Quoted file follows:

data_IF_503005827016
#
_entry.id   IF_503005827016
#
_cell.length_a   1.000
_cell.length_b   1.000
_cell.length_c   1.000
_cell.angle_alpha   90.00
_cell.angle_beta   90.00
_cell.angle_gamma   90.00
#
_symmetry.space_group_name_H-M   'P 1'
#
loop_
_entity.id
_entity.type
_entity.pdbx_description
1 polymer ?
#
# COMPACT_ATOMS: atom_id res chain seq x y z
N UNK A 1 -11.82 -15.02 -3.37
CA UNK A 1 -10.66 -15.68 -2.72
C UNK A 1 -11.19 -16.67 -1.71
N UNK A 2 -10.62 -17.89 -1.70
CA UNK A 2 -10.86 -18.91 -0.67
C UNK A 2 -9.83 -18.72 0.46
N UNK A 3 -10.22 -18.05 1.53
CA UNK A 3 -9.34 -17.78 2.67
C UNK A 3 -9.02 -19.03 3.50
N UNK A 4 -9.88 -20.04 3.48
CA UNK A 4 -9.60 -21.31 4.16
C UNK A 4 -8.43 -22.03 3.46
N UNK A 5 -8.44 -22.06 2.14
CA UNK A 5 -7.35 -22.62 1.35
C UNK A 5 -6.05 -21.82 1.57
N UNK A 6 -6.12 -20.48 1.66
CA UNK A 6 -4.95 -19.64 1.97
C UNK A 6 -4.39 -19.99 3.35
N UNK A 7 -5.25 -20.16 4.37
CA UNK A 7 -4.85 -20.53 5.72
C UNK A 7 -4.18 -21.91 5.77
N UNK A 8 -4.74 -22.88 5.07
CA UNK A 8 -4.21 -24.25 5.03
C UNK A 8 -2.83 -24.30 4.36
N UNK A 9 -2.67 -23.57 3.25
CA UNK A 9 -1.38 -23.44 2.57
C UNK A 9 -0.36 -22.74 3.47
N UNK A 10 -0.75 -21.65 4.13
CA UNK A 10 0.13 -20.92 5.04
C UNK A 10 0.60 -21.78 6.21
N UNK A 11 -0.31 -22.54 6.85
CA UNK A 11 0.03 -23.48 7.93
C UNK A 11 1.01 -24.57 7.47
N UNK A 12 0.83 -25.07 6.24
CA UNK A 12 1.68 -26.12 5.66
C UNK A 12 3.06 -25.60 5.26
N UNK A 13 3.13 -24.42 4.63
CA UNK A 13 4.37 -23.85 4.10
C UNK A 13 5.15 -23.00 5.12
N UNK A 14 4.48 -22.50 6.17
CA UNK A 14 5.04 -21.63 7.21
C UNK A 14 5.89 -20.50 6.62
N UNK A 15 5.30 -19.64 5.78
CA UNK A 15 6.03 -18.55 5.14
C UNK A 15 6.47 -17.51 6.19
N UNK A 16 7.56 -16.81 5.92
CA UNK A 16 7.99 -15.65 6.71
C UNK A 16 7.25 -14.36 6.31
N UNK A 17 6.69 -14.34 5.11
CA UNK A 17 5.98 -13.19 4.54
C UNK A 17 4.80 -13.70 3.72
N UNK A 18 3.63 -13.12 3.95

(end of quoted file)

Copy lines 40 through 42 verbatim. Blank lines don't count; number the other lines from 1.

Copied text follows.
CA UNK A 7 -4.85 -20.53 5.72
C UNK A 7 -4.18 -21.91 5.77
N UNK A 8 -4.74 -22.88 5.07